Having children often fulfills the desire for a family, and there may come a time in your life when you find yourself choosing between surrogacy and adoption to start that family.
Each family has different wants and needs, and although surrogacy and adoption can both be rewarding experiences, prospective parents should consider what fits the vision of their family best. Let’s look at what each process entails—their similarities and differences.
What is Surrogacy?
While there are many types of surrogacies available, each of them has one thing in common—one woman carries a child for someone who wants to have a child but cannot or will not do so on their own. This may be a same-sex couple who could not carry their own child, or this may be a heterosexual couple with fertility or other issues preventing the female from carrying her child.
Depending on the surrogacy type you choose, the surrogate can also provide the eggs as in “traditional surrogacy,” while others will not as in “gestational surrogacy.” These journeys may be compensated or altruistic, but they will always come with significant fees and expenses. The surrogate might have agency representation, or she could be independent. All of these factors will affect the fees paid during the journey.
What is Adoption?
People are generally more familiar with adoption and the basics of how it works, but let’s explore it anyway.
Unlike surrogacy, the child is often not related to the intended parents in any way. However, in some cases, a family member such as a stepparent, aunt, cousin, or sister may adopt a child or children when an unwanted pregnancy or change in family dynamics occurs.
While surrogacy and adoptions are both great options for people wanting to be parents, they all come with their benefits and disadvantages.
There may be many more benefits than listed here, but these are some of the most commonly cited reasons.
The biggest reason parents may choose surrogacy over adoption is the ability to have a biologically related child.
In addition to this, intended parents often have more say in who the carrier is and thanks to medical and psychological screening, they can be sure that the surrogate is physically and mentally able to complete the journey. Intended parents often have to complete psychological screening as well. They have all been selected for this process in advance.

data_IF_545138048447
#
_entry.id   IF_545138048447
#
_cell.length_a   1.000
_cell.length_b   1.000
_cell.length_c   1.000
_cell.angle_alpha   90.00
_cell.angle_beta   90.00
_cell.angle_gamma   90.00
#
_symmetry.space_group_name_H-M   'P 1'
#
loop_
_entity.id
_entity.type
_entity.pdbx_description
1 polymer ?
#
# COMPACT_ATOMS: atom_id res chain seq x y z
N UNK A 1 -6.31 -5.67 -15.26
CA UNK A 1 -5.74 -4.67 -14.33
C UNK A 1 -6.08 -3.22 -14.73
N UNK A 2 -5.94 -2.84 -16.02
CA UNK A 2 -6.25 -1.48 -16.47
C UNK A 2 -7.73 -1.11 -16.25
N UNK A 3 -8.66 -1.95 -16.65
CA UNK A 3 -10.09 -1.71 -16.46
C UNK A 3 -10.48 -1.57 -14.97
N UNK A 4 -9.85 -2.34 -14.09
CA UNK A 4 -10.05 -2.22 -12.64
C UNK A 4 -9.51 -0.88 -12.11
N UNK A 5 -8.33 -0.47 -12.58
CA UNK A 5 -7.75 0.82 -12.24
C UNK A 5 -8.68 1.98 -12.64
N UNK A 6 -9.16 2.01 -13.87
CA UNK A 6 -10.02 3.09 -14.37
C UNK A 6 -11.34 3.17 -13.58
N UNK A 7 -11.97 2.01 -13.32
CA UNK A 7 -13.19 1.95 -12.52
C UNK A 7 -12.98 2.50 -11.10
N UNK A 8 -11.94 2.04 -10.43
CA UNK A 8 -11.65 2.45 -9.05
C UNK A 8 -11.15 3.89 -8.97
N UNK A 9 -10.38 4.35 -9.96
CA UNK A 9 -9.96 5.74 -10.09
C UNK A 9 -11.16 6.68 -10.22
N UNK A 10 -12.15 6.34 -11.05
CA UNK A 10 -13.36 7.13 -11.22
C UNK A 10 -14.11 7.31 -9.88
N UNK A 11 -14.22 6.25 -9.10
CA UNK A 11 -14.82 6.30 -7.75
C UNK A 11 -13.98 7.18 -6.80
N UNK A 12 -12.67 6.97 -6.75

Last but not least, custody is predetermined.
One reason to choose adoption is that there is no risk of a failed embryo transfer, as the birth mother is already pregnant.
The risk of the intended parents transmitting a disease is also eliminated. If the adoptive parents have a condition that would make biological parenting incompatible with life or cause a child a devastating disease, the baby would not be genetically predispositioned to those.
It costs less in most situations than surrogacy. According to Parker Herring Law Firm, if the parents use foster care to begin the process, it can be free.
Often, birth and intended parents are more likely to maintain a relationship after birth and this can create a larger support network for the child later in life. You know that you have created a home for a child who needed one.
While each option has many benefits, it is also important to consider the possible disadvantages or challenges that come with each alternative.
Cost is probably the single largest drawback to completing a surrogacy journey. Other difficulties might be concerns with genetic conditions that the parents could transmit to the child by providing sperm or eggs. Failed embryo transfers and secondary infertility on the surrogate’s part may also be factors in some cases.
Lack of control is often a concern for intended parents. In addition to the fact that they cannot control the genetic structure of the child, they cannot control the prenatal environment or care. There are some cases in which a couple may take in a birth mother for the duration of her pregnancy, but this is neither suggested nor common. The birth mother can also change her mind, or the foster situation may end, and the child is eligible to go home to his or her birth parents. Courts will often favor children returning to their birth parents if possible.
Medical histories and information could be fabricated or incomplete. In some cases, a biological mother will deny knowing the identity of the father to avoid telling him she is pregnant. This can be a simple unwillingness to involve him or out of concern for her safety. When she denies knowing him, she will not be able to provide intended parents of medical or psychological history for him. While this does not happen often, it can be something that prospective parents are able to accept.
Each journey, whether adoption or surrogacy, has its advantages and hindrances. As an intended parent, you need to decide what option is best for your family. There is a lot to consider between both options, and whatever you choose it will be the right thing for you to do.
Becoming a parent is one of the most difficult journeys anyone ever embarks on in life. It is quite possibly one of the most rewarding as well. You will be the right parent for the right child.